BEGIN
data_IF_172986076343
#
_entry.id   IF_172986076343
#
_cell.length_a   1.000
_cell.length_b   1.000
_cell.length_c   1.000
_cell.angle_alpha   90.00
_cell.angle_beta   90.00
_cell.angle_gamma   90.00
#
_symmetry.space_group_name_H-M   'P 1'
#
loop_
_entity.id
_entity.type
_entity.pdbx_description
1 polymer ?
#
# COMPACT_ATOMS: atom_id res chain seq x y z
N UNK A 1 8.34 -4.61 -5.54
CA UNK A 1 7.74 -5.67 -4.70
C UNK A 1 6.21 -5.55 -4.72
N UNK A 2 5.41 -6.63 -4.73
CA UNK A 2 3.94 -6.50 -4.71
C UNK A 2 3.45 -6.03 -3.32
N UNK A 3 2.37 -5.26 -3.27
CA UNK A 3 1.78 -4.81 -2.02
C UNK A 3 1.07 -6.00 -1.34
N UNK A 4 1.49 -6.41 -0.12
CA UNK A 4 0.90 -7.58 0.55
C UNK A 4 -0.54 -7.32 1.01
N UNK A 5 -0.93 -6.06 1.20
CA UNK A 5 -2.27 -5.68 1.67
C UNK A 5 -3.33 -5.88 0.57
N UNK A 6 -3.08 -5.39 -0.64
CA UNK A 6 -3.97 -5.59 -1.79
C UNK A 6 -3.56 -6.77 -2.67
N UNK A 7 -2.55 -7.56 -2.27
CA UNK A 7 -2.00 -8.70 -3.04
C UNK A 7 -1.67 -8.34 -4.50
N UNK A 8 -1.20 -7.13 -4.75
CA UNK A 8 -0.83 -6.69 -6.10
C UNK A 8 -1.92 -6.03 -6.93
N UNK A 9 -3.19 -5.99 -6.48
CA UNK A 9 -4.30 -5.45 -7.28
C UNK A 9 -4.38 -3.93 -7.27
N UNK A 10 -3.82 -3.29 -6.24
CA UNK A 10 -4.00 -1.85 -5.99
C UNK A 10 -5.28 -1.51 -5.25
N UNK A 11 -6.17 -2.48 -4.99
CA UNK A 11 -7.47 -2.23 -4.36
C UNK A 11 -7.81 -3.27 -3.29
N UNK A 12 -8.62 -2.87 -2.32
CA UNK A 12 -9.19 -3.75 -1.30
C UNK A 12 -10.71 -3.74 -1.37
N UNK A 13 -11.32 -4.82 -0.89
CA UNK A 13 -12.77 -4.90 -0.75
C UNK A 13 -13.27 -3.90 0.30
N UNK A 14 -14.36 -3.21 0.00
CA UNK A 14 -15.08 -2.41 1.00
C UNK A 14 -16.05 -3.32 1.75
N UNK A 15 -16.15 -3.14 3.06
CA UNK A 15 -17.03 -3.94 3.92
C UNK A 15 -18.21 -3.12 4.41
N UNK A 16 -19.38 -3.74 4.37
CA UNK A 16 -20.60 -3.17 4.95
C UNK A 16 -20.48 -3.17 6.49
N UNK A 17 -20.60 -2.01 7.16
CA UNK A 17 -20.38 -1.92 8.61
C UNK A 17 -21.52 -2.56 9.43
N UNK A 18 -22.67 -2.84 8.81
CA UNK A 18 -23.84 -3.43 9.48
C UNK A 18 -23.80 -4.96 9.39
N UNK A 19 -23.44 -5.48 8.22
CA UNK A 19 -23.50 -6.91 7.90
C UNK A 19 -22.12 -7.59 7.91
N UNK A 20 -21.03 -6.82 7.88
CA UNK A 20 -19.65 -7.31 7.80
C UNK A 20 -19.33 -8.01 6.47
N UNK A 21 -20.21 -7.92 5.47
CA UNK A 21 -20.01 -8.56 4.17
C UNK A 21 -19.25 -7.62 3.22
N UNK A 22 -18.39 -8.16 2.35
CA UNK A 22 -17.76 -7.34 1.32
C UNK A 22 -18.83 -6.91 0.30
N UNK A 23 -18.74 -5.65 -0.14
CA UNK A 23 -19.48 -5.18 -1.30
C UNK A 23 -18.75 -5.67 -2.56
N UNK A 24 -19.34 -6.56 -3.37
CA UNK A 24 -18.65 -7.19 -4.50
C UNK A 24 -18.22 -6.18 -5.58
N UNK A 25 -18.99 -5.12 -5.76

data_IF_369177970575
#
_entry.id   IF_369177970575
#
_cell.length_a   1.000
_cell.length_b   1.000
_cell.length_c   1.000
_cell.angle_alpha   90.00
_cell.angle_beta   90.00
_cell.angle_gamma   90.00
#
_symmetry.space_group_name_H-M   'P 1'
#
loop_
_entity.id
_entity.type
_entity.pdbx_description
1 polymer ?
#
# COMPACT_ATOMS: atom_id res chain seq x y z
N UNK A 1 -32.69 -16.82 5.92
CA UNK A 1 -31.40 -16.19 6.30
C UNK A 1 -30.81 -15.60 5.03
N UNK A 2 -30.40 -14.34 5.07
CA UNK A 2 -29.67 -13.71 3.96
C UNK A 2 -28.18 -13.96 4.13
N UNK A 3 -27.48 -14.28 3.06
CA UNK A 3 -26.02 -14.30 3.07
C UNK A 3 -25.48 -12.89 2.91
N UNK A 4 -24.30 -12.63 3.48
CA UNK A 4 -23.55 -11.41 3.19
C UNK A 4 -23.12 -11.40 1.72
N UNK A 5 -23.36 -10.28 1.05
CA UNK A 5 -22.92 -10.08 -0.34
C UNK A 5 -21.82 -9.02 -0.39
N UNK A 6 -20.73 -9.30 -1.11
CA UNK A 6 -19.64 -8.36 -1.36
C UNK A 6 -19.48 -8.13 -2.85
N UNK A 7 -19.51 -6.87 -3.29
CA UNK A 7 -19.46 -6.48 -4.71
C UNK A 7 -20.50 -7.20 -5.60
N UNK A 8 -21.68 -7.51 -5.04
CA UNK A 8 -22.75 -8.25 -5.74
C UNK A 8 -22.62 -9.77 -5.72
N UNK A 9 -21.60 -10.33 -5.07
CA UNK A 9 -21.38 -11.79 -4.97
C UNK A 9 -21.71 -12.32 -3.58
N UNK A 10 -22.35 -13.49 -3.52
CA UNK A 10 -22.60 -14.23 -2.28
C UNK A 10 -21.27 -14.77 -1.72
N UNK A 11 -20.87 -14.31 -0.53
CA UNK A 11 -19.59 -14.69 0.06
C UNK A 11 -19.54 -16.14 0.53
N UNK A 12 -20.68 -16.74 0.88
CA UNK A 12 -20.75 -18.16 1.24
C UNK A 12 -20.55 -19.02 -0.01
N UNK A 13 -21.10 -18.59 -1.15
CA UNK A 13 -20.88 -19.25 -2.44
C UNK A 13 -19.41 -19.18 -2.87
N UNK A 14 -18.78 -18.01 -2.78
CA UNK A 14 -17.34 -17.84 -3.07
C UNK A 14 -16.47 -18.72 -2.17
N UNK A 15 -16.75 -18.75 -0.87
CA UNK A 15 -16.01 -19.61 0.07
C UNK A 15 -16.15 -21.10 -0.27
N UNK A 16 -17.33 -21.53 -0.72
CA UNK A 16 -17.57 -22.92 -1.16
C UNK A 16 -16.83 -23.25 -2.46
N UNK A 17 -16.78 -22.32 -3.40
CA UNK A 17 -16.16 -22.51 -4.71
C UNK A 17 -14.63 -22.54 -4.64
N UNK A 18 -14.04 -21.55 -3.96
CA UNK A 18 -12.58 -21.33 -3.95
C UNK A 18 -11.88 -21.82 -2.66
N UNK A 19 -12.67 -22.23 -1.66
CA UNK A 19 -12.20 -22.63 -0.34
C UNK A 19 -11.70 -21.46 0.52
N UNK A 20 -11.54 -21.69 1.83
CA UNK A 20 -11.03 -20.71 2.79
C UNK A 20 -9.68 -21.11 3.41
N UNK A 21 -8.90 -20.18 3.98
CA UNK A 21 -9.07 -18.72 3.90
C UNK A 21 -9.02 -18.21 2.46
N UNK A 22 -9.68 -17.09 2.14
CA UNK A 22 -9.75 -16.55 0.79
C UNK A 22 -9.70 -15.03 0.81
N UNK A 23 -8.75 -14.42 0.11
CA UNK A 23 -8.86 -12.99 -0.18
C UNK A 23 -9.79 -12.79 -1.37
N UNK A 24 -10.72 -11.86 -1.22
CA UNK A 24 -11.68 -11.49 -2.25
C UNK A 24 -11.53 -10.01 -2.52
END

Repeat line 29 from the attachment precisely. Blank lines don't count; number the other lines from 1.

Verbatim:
C UNK A 3 1.07 -6.00 -1.34